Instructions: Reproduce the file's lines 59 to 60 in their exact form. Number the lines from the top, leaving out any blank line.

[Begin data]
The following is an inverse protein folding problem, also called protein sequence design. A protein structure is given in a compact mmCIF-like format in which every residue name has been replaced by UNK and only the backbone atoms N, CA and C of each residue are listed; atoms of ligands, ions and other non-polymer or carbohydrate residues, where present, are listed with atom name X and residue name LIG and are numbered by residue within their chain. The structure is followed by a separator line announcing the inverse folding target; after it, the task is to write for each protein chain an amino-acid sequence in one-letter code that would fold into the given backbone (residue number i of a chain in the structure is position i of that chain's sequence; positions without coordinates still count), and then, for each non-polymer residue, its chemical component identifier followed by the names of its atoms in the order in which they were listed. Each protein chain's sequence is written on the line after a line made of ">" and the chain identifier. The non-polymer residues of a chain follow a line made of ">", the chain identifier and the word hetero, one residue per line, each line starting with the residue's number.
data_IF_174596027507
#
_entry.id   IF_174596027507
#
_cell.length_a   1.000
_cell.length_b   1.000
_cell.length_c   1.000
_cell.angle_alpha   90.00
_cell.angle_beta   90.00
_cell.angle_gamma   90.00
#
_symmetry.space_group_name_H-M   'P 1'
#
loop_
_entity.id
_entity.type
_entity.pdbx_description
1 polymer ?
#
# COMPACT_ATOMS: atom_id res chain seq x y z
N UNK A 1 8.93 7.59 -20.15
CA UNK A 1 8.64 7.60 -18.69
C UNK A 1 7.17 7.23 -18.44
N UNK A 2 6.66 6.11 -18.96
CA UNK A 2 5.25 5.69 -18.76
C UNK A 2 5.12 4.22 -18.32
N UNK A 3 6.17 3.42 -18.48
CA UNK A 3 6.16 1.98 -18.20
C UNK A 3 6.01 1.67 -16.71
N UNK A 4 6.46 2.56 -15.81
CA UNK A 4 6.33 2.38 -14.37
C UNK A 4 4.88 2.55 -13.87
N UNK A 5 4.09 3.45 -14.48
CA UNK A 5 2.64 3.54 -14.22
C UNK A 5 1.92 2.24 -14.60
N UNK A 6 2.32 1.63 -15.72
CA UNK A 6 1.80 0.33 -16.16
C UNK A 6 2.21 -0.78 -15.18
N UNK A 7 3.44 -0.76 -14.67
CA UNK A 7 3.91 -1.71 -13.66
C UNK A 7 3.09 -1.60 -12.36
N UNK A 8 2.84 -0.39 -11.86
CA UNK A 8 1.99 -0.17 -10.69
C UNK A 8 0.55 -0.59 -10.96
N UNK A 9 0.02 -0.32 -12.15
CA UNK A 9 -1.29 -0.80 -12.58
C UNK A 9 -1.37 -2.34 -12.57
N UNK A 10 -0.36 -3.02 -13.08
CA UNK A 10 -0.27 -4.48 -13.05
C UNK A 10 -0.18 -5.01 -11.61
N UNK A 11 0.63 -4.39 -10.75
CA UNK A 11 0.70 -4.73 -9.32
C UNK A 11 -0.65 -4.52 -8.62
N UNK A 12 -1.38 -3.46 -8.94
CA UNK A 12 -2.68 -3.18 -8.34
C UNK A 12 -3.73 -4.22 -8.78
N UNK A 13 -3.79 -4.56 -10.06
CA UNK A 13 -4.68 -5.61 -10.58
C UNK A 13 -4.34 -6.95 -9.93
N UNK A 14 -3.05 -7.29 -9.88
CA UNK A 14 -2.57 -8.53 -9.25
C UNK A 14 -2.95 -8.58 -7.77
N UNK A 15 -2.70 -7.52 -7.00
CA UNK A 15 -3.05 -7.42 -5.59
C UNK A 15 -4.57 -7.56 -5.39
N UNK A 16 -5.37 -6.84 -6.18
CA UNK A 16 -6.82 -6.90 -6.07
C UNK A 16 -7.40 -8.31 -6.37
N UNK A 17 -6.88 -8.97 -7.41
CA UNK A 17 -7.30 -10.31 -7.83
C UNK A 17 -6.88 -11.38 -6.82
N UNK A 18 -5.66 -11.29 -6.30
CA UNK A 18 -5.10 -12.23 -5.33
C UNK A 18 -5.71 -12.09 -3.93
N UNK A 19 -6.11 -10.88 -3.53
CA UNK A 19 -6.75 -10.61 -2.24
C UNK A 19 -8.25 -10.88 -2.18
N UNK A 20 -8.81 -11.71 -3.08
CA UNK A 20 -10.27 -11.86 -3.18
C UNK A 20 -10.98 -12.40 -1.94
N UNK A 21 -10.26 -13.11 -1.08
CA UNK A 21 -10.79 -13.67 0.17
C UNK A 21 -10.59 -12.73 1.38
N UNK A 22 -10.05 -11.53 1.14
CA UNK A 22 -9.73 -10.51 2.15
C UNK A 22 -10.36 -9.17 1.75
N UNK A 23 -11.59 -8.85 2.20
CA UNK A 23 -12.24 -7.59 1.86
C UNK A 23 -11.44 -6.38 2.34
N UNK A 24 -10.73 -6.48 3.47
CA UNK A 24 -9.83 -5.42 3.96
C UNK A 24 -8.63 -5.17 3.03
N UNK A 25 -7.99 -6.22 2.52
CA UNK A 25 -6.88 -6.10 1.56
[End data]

CA UNK A 13 -4.68 -5.61 -10.58
C UNK A 13 -4.34 -6.95 -9.93